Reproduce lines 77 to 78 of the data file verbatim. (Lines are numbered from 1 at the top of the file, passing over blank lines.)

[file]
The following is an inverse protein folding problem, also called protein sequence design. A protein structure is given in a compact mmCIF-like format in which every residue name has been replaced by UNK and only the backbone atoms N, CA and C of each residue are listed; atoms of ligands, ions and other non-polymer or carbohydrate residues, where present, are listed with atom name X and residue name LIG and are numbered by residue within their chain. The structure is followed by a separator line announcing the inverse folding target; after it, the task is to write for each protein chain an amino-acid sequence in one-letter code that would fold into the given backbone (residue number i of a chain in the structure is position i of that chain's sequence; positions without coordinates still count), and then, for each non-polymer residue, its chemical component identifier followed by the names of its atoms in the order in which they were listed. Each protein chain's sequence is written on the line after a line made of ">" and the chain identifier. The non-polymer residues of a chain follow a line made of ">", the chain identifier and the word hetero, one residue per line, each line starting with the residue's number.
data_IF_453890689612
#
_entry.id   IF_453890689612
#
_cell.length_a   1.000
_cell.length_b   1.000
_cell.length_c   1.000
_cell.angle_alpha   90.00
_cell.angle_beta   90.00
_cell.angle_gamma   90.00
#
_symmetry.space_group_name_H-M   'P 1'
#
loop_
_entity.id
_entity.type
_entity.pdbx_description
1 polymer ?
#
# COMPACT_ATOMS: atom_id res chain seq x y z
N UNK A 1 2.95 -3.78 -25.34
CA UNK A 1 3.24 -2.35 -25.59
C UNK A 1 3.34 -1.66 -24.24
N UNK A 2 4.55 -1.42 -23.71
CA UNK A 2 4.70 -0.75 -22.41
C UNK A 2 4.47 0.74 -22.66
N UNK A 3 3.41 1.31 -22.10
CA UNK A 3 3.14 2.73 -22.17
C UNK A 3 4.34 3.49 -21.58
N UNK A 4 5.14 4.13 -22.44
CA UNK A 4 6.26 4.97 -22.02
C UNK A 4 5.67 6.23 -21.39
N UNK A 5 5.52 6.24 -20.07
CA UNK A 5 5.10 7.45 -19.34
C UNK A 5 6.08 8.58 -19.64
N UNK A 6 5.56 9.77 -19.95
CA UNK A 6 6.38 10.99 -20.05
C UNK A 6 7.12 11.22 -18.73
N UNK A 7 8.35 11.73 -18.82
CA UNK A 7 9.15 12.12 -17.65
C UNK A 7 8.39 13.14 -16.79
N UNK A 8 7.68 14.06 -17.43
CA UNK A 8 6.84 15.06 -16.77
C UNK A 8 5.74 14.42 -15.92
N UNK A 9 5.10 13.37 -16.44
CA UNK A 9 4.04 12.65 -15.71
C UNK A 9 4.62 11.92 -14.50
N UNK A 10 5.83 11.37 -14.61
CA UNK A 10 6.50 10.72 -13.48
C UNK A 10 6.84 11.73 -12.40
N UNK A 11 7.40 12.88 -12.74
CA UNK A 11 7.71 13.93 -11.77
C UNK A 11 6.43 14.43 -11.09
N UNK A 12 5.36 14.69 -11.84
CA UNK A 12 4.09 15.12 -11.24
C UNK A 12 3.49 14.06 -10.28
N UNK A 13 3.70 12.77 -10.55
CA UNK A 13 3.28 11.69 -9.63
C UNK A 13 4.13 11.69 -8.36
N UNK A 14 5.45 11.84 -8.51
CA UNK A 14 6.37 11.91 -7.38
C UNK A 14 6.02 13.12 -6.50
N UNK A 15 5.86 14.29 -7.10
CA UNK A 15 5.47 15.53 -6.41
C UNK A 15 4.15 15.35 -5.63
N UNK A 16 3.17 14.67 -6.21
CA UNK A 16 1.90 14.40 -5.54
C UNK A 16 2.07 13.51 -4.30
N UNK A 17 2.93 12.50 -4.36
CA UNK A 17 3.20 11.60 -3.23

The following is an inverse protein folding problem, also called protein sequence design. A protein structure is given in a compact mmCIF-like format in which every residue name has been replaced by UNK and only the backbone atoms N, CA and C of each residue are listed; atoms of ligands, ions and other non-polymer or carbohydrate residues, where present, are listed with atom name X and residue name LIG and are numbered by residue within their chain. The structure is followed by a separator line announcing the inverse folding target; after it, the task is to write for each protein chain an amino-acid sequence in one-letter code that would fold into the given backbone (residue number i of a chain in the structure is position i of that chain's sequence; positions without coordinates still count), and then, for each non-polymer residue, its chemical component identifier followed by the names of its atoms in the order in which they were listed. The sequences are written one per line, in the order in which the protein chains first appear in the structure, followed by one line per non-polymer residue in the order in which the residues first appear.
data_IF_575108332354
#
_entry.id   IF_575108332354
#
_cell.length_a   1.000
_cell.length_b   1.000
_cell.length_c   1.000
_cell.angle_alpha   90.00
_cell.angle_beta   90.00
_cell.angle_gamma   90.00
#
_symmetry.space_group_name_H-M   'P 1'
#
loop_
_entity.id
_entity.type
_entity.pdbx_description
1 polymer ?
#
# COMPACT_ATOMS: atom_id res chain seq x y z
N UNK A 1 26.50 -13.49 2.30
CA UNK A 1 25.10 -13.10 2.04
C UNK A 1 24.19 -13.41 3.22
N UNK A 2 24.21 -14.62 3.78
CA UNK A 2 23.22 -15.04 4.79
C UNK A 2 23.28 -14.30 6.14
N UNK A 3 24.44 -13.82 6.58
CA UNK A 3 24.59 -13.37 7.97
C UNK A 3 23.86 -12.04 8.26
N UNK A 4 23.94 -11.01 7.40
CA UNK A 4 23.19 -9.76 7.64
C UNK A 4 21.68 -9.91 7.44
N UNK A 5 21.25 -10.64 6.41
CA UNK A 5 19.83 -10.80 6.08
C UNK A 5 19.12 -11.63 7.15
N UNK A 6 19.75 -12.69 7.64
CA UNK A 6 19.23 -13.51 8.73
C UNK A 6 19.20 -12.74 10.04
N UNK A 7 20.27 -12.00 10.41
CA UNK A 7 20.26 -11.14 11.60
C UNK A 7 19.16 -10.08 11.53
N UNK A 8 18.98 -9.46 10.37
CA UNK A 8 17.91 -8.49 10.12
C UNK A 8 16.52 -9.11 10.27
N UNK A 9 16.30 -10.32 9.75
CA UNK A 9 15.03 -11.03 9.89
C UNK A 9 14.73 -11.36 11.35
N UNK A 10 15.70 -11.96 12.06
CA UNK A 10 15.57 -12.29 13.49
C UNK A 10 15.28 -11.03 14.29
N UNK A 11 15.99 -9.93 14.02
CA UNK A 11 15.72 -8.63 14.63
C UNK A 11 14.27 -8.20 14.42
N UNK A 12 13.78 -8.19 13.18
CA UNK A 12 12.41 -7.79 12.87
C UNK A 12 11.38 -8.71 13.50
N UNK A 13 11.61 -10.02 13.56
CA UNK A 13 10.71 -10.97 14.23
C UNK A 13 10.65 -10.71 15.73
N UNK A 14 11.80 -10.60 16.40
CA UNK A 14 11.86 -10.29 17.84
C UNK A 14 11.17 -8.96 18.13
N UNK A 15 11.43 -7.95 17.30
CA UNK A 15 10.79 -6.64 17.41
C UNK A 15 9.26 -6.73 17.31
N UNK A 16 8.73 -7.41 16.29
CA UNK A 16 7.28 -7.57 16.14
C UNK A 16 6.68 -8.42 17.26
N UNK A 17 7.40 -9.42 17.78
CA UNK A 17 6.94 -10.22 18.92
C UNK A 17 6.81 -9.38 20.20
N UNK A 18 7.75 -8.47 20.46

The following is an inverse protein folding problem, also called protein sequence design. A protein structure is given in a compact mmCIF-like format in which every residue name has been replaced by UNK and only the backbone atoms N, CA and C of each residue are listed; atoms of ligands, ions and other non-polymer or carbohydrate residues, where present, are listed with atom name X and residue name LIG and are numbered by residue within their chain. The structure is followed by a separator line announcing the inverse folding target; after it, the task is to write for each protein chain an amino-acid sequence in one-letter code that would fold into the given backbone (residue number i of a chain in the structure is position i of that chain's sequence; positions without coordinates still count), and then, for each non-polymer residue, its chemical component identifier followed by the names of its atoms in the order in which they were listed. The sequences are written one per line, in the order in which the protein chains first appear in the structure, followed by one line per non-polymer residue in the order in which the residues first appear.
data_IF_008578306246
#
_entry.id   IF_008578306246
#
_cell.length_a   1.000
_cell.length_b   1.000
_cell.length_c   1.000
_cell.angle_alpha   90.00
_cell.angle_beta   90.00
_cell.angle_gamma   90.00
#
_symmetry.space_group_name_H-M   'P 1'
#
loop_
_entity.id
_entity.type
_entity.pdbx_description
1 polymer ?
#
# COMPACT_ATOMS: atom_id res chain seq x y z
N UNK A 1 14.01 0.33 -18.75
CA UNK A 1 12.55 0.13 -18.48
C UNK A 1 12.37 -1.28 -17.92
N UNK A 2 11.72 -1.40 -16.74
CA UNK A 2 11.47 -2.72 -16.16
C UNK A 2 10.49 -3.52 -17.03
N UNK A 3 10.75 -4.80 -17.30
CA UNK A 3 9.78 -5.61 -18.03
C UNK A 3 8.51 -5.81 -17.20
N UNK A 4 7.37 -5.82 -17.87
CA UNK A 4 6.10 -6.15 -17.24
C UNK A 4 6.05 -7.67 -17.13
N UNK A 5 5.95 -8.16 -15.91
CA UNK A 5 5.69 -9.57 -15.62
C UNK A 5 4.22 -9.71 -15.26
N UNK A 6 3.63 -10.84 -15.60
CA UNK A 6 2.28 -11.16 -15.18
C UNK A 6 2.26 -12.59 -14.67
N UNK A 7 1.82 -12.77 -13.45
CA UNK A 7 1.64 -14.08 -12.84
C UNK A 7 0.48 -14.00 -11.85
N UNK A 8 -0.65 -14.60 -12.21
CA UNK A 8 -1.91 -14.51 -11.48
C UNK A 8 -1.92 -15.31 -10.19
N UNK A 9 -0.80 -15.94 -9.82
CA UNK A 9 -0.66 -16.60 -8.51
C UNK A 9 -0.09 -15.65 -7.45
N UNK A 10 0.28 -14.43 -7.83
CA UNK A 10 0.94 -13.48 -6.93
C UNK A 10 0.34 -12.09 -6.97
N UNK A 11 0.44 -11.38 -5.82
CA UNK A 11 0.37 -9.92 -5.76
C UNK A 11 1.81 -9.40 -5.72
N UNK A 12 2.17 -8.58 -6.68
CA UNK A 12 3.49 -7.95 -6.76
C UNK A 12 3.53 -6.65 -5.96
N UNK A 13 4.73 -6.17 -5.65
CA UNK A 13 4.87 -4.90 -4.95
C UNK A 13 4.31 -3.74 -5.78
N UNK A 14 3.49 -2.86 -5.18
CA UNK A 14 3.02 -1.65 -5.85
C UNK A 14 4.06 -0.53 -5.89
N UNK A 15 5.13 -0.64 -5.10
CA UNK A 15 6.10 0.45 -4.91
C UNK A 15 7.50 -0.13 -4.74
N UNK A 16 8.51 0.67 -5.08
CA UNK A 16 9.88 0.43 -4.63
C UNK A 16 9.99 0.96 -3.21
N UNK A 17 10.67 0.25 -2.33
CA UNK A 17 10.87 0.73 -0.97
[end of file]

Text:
_cell.length_a   1.000
_cell.length_b   1.000